05:19AM | 11/05/04
Member Since: 10/24/04
13 lifetime posts
I'm installing a shut off valve under my sink. It will be attached to a threaded pvc fitting. My question is this, I used 3 turns of teflon tape as I was instructed to by the man at the hardware store and I tightened it by hand and then 1/4 turn with a wrench. Is this correct because it keeps wanting to leak? It's one of those metal shut off valves that the knob turns 1/4 turn to shut it off. Should I try to turn it to tighten it more or just take it apart and try again? Of course I installed 2(one on the hot side and one on the cold side), and the other one isn't leaking...go figure!


06:42AM | 11/05/04
1/4 turn is not very much. Make sure you are using a backup wrench on the plastic. These connections are a problem. You may want to use teflon pipe dope on top of the tape. While three turns is usually correct sometimes we have to use more to beef a plastic male fitting up in order to seal.


06:45AM | 11/05/04
Member Since: 12/01/02
93 lifetime posts
I think Lonny is right about maybe just needing more turns but if this doesn't work, then you should also make sure the rubber washer didn't come out of the female end. This happened to me a few weeks ago. Thought I was going insane until I found it.


06:57AM | 11/05/04
Member Since: 10/24/04
13 lifetime posts
I was afraid to tighten it too much because the hardware store guy said not to. So if 1/4 turn isn't enough, how do I tell if it's tightened enough without messing up the threads.

I don't recall rubber washers but there could have been but it doesn't seem like it.


07:13AM | 11/05/04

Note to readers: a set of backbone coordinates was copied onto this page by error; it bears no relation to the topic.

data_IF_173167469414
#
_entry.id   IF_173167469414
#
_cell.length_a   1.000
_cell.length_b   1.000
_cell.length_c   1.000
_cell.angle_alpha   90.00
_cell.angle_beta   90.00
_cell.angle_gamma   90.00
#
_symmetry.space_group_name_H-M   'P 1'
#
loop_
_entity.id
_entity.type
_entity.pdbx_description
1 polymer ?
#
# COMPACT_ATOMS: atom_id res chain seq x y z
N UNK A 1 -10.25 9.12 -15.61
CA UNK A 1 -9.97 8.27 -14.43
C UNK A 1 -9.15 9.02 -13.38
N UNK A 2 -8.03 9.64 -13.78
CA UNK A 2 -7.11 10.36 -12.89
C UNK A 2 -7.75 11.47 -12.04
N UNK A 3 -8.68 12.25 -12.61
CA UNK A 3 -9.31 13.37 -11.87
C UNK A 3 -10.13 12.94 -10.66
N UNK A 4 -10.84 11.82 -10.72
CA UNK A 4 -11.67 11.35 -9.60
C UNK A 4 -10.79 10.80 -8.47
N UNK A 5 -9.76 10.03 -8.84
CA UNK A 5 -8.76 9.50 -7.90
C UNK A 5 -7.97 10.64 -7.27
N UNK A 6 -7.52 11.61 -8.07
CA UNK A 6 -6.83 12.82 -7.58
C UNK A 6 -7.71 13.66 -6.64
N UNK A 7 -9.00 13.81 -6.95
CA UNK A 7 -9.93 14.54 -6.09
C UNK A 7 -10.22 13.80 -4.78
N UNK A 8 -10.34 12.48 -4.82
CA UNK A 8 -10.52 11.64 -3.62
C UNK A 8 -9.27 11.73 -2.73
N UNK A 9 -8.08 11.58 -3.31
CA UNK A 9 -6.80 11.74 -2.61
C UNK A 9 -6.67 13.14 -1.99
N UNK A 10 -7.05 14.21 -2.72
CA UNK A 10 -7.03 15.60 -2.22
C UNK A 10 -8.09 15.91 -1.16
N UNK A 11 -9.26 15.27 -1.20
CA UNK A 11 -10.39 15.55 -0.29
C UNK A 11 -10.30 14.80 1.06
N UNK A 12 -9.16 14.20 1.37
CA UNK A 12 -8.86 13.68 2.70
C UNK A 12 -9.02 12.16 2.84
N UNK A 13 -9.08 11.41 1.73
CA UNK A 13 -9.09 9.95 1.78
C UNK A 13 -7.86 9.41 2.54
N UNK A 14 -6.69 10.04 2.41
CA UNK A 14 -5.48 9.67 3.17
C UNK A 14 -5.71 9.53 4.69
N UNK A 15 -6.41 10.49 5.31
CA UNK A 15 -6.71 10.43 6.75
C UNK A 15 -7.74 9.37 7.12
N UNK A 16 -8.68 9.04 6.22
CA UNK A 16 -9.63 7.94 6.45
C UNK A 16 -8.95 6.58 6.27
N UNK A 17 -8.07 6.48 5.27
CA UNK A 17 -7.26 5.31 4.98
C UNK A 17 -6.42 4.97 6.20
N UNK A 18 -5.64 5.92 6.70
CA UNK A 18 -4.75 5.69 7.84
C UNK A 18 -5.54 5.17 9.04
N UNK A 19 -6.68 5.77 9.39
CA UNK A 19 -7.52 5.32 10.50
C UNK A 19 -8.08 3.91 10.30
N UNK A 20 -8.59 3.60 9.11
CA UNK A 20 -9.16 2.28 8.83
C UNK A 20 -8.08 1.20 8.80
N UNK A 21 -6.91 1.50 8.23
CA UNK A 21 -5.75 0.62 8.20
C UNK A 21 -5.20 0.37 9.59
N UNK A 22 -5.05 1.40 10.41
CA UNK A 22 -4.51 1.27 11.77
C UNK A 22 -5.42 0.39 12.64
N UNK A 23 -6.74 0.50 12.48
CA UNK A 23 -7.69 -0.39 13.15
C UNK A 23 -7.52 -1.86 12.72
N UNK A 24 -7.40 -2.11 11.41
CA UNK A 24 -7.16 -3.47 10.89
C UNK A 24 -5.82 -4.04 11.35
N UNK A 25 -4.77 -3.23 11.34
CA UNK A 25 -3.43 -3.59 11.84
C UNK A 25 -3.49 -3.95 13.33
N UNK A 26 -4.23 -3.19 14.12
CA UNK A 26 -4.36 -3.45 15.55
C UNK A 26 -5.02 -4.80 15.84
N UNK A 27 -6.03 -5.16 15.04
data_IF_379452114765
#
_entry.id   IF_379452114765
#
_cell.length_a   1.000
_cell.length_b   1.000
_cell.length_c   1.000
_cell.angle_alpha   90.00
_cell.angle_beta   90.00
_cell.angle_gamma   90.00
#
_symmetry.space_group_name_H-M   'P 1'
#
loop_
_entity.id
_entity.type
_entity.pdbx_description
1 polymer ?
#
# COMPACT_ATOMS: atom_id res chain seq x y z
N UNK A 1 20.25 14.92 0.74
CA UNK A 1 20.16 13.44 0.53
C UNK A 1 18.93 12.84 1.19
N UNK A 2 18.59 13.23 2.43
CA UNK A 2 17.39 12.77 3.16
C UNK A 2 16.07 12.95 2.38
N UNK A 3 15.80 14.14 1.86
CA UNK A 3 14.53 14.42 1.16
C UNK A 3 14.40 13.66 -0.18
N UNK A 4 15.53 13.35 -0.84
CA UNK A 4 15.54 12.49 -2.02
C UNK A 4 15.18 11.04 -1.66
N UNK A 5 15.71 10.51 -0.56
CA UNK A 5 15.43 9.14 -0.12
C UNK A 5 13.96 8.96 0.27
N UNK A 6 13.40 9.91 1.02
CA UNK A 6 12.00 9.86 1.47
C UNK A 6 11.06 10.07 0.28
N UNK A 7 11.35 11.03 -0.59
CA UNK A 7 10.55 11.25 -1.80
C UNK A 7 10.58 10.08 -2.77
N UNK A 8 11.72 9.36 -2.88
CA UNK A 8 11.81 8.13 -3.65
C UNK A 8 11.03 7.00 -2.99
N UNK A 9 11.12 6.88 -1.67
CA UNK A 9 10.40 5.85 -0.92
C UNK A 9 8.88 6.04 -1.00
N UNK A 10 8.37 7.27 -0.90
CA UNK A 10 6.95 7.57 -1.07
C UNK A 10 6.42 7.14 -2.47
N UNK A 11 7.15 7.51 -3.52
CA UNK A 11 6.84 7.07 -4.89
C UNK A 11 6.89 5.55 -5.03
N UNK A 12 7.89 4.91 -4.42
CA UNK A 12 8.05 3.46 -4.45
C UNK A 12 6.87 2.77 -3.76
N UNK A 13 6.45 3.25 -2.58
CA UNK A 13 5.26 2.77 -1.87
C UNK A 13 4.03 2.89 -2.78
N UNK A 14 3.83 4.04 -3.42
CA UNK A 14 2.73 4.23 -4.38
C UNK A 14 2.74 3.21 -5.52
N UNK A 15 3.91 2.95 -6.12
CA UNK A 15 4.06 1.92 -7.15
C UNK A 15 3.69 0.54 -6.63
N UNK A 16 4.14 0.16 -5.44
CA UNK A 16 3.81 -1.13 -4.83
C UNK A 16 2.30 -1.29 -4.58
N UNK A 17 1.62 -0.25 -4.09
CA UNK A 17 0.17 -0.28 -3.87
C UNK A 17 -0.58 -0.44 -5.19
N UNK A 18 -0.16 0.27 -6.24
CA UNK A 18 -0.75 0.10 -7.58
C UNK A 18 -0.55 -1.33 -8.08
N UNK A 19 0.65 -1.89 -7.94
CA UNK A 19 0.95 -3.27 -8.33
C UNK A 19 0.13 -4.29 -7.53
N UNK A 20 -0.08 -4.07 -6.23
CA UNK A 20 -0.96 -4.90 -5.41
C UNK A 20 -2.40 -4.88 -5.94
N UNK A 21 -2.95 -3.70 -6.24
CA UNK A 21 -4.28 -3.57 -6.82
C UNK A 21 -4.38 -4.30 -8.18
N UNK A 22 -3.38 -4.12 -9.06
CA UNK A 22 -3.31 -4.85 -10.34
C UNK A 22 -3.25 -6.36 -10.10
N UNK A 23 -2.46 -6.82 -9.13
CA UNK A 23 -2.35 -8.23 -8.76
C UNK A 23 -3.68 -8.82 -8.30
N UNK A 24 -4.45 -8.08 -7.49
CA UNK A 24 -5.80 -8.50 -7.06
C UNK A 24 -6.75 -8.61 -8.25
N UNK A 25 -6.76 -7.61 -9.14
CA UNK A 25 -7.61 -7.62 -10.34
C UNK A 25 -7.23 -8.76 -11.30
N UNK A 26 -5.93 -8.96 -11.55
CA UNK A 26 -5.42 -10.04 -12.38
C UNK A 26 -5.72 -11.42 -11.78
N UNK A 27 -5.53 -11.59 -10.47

Member Since: 10/24/04
13 lifetime posts
I got out my package and this is what I have:

Made by: Mueller industries inc

Called: BESTOP

Ball Valve Water Supply Stops

Straight Stop

1/2" FIP X 3.8" O.D. Comp.


07:13AM | 11/05/04
Member Since: 10/24/04
13 lifetime posts
That was supposed to be 3/8"


07:52AM | 11/05/04
Learning the different tensions for plumbing connections took me almost three years to learn and I'm still learning. The most important issue is that the strength goes to the connection and not to the pipe. Back up.

A broad statement of iron pipe size tightness is that of the 9 threads, three of them go on hand tight, tighten for 3 more threads and leave 3 exposed. However this is broad and not a specific guideline and plastic to metal varies because plastic is not as exact.

Mueller is a good valve. I have not seen a threaded shut off that usings an o ring to seal instead of the tapered pipe threads. But they evidently are out there.


08:04AM | 11/05/04
Member Since: 10/24/04
13 lifetime posts
So what you're saying is that how tight to tighten isn't an "exact science" ay? Hahaha! Looks like it's just "practice practice practice!" Thanks you very much for your help!


08:49AM | 11/05/04
Member Since: 06/06/03
1250 lifetime posts
I'd believe that it would take time to learn out to tighten fittings properly. I've done it enough times and always have trepidation about it.

My two cents: In my limited experience, there is a right way and a wrong way to wrap the teflon tape. Maybe this sounds intuitive (it wasn't to me)...but it should be wrapped in the direction of the threads (as if it's getting tightened on as well). OK, thi is assuming I'm doing it properly...correct me if I'm wrong Lonny!

I'd guess the reason for this is that it all tightens together, not bunches up inside into a big mess. I've definitely had to remove fittings and put on new teflon tape before, and have had good experience doing so.


-k2 in CO

Moderator, Miscellaneous Forum


09:13AM | 11/05/04
Good point from k2. Applying tape does have a technique.
Click_to_reply_button Inspiration_banner


Post a reply as Anonymous

Photo must be in JPG, GIF or PNG format and less than 5MB.


type the code from the image


Post_new_button or Login_button

Newsletter_icon Google_plus Facebook Twitter Pinterest Youtube Rss_icon